Roth IRAs vs. Traditional IRAs: For Filing Taxes and Your Retirement

This is a guest post from Kellie Englehardt, she sent me this post yesterday and asked if I accepted guest posts. After reading this and gauging its usefulness for your tax return, I decided to publish immediately. 

I sincerely hope at least some of my readers would definitely find it useful. usually I do not post on Thursdays, making an exception today. Enjoy and learn the following.

This year, taxes are due April 17, less than a month away. With the deadline quickly approaching, many people are wondering how they can cut their tax bill. One thing you can do, according to the IRS, is contribute to an IRA. A contribution will not only reduce your taxable income, but it will generate retirement savings as well. It’s a win-win situation.

The great thing about IRAs is that if you contribute before the tax filing deadline, the contribution counts toward your taxes.

But that is no secret. In fact, Fidelity Investments estimates that 50 percent of all IRA contributions are made within 28 days of the tax filing deadline.

“March is an excellent time to contribute to an IRA,” said Derek Overstreet, president of New Millennium Insurance Services in South Jordan, Utah. “Would you rather give your money to Uncle Sam or put it toward your future retirement savings? An IRA is one of the best ways to invest in your future.”

IRA accounts are especially popular because they grow tax free if you have the account for a minimum of five years and are at least 60 years old.

By now you’re probably wondering how to take advantage of this investment strategy. However, before rushing out to open an IRA there are three factors you should consider when choosing and setting up an account.

Traditional vs. Roth IRA Accounts

1.   Tax Benefits:  The first choice you need to make when setting up an IRA account is whether to open a Roth or a Traditional.  Traditional IRA contributions go in tax free, and are taxed when you withdraw the money for retirement.  Roth IRAs are the exact opposite, and therefore do not reduce your annual taxable income upon contribution.

2.   Age:  Both Roth and Traditional IRAs have the same $5,000 maximum contribution ($6,000 if you are older than 50). However, a Traditional IRA does not allow you to make contributions once you reach age 70.5, whereas there is no age limit for Roth IRAs. Traditional IRAs mandate that you start taking the required minimum distribution by age 70.5. Roth IRAs do not have any required minimum distribution rules.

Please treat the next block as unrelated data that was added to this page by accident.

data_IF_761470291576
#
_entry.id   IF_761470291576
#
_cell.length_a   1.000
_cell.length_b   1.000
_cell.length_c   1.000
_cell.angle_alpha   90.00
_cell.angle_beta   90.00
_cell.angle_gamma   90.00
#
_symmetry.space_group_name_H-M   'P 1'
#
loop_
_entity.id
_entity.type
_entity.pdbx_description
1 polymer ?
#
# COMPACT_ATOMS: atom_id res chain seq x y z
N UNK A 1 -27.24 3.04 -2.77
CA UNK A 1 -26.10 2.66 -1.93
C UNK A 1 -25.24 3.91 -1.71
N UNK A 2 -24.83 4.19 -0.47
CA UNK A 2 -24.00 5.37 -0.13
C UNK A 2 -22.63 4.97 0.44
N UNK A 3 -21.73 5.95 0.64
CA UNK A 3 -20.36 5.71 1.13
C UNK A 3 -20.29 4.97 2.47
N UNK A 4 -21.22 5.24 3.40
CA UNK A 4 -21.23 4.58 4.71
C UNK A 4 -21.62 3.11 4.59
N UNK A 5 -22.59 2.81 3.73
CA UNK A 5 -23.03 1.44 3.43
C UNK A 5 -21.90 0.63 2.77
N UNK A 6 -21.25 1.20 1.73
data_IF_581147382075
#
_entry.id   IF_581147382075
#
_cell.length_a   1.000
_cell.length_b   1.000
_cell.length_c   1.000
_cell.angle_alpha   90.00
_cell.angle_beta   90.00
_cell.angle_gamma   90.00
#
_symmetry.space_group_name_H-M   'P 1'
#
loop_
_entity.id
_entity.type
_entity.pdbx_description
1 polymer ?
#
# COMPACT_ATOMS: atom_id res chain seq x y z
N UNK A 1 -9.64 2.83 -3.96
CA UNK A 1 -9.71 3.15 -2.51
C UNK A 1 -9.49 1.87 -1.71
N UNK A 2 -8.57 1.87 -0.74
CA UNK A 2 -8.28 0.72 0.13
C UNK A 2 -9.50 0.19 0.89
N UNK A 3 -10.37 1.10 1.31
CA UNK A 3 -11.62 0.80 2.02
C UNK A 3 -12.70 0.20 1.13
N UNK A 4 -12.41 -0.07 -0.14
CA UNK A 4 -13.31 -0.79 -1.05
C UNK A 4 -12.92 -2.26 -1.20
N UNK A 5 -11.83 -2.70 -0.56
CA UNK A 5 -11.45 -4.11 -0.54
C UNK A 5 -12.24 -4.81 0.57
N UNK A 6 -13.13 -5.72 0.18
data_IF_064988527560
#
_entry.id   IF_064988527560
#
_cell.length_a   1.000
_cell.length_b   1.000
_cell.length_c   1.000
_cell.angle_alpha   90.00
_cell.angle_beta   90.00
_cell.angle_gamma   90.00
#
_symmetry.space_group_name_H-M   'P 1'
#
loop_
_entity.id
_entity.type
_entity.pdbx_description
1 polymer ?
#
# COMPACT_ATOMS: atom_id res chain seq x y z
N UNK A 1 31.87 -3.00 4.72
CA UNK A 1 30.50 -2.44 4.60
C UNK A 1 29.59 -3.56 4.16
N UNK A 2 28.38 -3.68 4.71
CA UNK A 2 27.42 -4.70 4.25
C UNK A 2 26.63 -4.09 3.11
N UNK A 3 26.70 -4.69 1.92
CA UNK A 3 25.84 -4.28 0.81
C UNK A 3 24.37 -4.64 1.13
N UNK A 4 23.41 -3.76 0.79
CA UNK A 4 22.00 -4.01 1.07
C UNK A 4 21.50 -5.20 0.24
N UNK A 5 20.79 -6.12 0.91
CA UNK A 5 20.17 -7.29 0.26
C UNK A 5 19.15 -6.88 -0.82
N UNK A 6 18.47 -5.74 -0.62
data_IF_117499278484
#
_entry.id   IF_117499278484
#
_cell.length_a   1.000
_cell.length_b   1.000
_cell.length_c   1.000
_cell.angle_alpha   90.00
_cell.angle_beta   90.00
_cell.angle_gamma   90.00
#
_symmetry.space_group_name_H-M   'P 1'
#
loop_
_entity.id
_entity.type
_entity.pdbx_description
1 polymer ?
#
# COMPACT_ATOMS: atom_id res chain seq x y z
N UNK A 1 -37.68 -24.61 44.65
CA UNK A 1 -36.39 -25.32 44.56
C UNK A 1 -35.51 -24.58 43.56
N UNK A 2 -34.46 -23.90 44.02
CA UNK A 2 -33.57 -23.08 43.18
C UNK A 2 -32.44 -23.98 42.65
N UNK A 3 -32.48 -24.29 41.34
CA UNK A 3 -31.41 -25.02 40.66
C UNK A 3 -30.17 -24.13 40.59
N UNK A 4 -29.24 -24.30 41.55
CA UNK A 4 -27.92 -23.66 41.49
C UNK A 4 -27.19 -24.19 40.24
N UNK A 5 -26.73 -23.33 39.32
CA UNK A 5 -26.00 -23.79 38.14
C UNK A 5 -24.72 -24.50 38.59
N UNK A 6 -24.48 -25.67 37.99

3.   Income:  Roth IRAs do have income restrictions depending on your filing status.  Once your income exceeds this limit, you are prohibited from making contributions to your Roth IRA. Traditional IRAs do not have these restrictions.

Both Roth and Traditional IRAs do not allow you to make contributions that exceed your annual income. Therefore, if you made $3,000 for 2011, you can only contribute $3,000, not the maximum $5,000.

The return on an investment into an IRA account can be substantial. For example, putting away $5,000 a year for 20 years with a total contribution of $100,000 and an 8 percent average return could yield $247,000.

Roth IRAs tend to be the most popular IRA account, and experts recommend setting them up and contributing to them on a regular basis.

“Roth IRAs are definitely the way to go if you can meet the income requirements and don’t mind giving up the tax deduction in the beginning,” said Overstreet.  “They offer much more freedom and flexibility in the long run. Open them as soon as you can, and contribute to them as long as you can.”

A retirement planning expert like New Millennium can help you prepare for retirement by alerting you to various tax options and identify your retirement planning needs.

“A Roth IRA gives individuals a chance to diversify their investments. Those who make investments within a 401(k) may also invest in an IRA. It may even be a great opportunity to make up for a retirement contribution you hoped to make in the past,” said Overstreet.

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